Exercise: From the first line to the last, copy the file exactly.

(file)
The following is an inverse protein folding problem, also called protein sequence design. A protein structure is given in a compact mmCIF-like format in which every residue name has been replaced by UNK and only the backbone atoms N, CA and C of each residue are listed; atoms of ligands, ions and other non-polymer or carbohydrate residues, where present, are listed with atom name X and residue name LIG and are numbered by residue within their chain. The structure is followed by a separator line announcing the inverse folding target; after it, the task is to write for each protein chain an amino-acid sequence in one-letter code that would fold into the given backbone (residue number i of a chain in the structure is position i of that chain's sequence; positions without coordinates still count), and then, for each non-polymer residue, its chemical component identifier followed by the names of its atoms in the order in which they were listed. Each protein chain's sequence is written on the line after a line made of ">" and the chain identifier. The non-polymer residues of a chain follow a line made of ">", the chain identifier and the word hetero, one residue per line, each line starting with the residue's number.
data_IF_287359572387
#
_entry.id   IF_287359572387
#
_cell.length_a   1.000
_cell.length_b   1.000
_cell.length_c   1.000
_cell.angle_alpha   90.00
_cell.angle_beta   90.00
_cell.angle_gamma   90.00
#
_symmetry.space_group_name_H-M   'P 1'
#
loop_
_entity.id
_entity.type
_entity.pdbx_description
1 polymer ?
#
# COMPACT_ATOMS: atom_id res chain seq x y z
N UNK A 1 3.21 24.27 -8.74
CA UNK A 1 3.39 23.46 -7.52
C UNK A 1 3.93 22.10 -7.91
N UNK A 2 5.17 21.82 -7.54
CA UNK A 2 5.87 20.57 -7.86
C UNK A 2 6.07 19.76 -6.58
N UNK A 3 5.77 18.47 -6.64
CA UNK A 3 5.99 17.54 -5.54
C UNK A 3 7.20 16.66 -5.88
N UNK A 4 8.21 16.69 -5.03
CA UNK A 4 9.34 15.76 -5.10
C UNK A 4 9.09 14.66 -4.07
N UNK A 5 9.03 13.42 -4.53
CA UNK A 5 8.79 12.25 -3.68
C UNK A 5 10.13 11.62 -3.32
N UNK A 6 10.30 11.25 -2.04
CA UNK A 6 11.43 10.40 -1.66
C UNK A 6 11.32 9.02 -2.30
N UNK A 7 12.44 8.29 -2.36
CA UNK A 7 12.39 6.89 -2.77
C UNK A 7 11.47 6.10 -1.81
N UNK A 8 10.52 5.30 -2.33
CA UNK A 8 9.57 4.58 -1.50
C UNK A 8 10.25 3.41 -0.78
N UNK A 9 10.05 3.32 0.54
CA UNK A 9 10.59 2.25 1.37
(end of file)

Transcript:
The following is an inverse protein folding problem, also called protein sequence design. A protein structure is given in a compact mmCIF-like format in which every residue name has been replaced by UNK and only the backbone atoms N, CA and C of each residue are listed; atoms of ligands, ions and other non-polymer or carbohydrate residues, where present, are listed with atom name X and residue name LIG and are numbered by residue within their chain. The structure is followed by a separator line announcing the inverse folding target; after it, the task is to write for each protein chain an amino-acid sequence in one-letter code that would fold into the given backbone (residue number i of a chain in the structure is position i of that chain's sequence; positions without coordinates still count), and then, for each non-polymer residue, its chemical component identifier followed by the names of its atoms in the order in which they were listed. Each protein chain's sequence is written on the line after a line made of ">" and the chain identifier. The non-polymer residues of a chain follow a line made of ">", the chain identifier and the word hetero, one residue per line, each line starting with the residue's number.
data_IF_287359572387
#
_entry.id   IF_287359572387
#
_cell.length_a   1.000
_cell.length_b   1.000
_cell.length_c   1.000
_cell.angle_alpha   90.00
_cell.angle_beta   90.00
_cell.angle_gamma   90.00
#
_symmetry.space_group_name_H-M   'P 1'
#
loop_
_entity.id
_entity.type
_entity.pdbx_description
1 polymer ?
#
# COMPACT_ATOMS: atom_id res chain seq x y z
N UNK A 1 3.21 24.27 -8.74
CA UNK A 1 3.39 23.46 -7.52
C UNK A 1 3.93 22.10 -7.91
N UNK A 2 5.17 21.82 -7.54
CA UNK A 2 5.87 20.57 -7.86
C UNK A 2 6.07 19.76 -6.58
N UNK A 3 5.77 18.47 -6.64
CA UNK A 3 5.99 17.54 -5.54
C UNK A 3 7.20 16.66 -5.88
N UNK A 4 8.21 16.69 -5.03
CA UNK A 4 9.34 15.76 -5.10
C UNK A 4 9.09 14.66 -4.07
N UNK A 5 9.03 13.42 -4.53
CA UNK A 5 8.79 12.25 -3.68
C UNK A 5 10.13 11.62 -3.32
N UNK A 6 10.30 11.25 -2.04
CA UNK A 6 11.43 10.40 -1.66
C UNK A 6 11.32 9.02 -2.30
N UNK A 7 12.44 8.29 -2.36
CA UNK A 7 12.39 6.89 -2.77
C UNK A 7 11.47 6.10 -1.81
N UNK A 8 10.52 5.30 -2.33
CA UNK A 8 9.57 4.58 -1.50
C UNK A 8 10.25 3.41 -0.78
N UNK A 9 10.05 3.32 0.54
CA UNK A 9 10.59 2.25 1.37